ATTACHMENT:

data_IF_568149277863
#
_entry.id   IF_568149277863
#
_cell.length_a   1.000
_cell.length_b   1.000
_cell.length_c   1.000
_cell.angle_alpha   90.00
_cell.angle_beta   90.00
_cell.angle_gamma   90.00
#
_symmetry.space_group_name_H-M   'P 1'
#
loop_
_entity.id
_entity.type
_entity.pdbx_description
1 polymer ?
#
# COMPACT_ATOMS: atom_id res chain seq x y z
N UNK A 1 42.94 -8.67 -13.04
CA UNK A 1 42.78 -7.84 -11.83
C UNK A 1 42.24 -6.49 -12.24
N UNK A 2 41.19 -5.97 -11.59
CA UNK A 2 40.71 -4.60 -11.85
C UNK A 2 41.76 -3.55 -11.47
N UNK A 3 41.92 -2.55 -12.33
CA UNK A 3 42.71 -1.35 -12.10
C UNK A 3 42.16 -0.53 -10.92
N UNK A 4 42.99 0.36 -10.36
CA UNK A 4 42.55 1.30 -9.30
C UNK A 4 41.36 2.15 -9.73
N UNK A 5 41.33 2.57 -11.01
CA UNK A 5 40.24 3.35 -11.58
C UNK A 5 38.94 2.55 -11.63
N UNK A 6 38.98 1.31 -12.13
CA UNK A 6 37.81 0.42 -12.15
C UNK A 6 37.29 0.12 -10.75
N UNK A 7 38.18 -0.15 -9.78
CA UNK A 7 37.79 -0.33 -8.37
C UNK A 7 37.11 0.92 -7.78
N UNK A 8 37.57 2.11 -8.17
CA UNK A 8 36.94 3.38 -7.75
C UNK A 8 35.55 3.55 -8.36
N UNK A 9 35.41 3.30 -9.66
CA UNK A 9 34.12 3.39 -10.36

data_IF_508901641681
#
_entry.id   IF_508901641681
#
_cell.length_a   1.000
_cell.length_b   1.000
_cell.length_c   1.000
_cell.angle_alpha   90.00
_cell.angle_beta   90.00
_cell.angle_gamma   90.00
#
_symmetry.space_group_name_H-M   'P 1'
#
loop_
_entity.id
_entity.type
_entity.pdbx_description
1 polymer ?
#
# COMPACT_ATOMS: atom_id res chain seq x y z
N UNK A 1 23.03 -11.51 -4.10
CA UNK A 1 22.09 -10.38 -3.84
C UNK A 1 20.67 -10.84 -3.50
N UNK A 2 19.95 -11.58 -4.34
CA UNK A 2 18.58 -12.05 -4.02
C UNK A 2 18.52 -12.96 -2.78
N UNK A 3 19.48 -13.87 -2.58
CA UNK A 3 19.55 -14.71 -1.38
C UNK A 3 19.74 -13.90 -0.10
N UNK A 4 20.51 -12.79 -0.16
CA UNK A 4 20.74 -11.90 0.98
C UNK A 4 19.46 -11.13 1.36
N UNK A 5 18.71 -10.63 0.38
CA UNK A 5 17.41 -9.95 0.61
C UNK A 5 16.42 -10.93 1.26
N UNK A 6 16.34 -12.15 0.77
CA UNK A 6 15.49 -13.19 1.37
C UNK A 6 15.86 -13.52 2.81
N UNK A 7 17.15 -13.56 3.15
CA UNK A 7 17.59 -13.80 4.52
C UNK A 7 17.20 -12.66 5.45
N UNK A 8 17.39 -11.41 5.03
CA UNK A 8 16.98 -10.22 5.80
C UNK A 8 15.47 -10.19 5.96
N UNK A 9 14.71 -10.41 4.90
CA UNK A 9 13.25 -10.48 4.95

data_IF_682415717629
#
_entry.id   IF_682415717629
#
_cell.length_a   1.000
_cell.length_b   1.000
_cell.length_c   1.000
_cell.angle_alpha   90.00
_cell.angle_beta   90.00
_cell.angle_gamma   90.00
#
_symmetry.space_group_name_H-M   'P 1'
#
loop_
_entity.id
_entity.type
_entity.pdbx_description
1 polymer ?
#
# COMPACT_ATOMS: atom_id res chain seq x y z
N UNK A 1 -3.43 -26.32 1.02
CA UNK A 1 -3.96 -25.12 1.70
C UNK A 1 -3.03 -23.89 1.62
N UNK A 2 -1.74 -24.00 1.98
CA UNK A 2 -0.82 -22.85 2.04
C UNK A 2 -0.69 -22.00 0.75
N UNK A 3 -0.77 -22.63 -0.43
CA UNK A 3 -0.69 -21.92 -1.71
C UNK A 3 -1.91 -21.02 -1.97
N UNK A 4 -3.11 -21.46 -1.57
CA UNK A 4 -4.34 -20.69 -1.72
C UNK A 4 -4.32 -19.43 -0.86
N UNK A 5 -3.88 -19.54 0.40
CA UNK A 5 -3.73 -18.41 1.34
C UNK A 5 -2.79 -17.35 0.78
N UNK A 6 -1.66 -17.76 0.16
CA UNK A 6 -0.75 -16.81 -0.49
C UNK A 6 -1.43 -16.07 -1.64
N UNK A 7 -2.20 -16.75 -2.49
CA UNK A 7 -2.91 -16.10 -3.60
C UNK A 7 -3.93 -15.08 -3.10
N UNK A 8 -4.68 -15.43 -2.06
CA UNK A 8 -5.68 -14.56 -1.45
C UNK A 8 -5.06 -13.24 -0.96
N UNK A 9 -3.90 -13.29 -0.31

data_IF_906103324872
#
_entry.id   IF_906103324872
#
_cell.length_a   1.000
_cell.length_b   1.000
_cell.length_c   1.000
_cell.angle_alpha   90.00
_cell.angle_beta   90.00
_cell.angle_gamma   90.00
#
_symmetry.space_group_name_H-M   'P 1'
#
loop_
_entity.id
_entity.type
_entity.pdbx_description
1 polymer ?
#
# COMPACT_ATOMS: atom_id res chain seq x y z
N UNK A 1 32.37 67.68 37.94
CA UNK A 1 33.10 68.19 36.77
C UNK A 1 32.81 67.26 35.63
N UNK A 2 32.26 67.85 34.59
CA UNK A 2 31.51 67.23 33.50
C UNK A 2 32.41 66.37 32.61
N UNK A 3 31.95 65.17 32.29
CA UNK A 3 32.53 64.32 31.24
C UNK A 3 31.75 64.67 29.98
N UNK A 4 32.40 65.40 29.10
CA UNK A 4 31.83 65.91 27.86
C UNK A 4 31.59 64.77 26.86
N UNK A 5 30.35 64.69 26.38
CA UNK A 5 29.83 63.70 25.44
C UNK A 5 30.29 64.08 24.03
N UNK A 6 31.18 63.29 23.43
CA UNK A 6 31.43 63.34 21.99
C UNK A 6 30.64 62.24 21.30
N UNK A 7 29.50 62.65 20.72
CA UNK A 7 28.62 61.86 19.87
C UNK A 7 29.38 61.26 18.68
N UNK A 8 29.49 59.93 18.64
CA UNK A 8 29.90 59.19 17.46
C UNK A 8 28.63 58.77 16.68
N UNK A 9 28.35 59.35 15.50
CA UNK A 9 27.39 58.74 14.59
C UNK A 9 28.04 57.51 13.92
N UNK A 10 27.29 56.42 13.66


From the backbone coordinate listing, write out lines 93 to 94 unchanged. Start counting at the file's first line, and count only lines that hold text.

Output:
data_IF_682415717629
#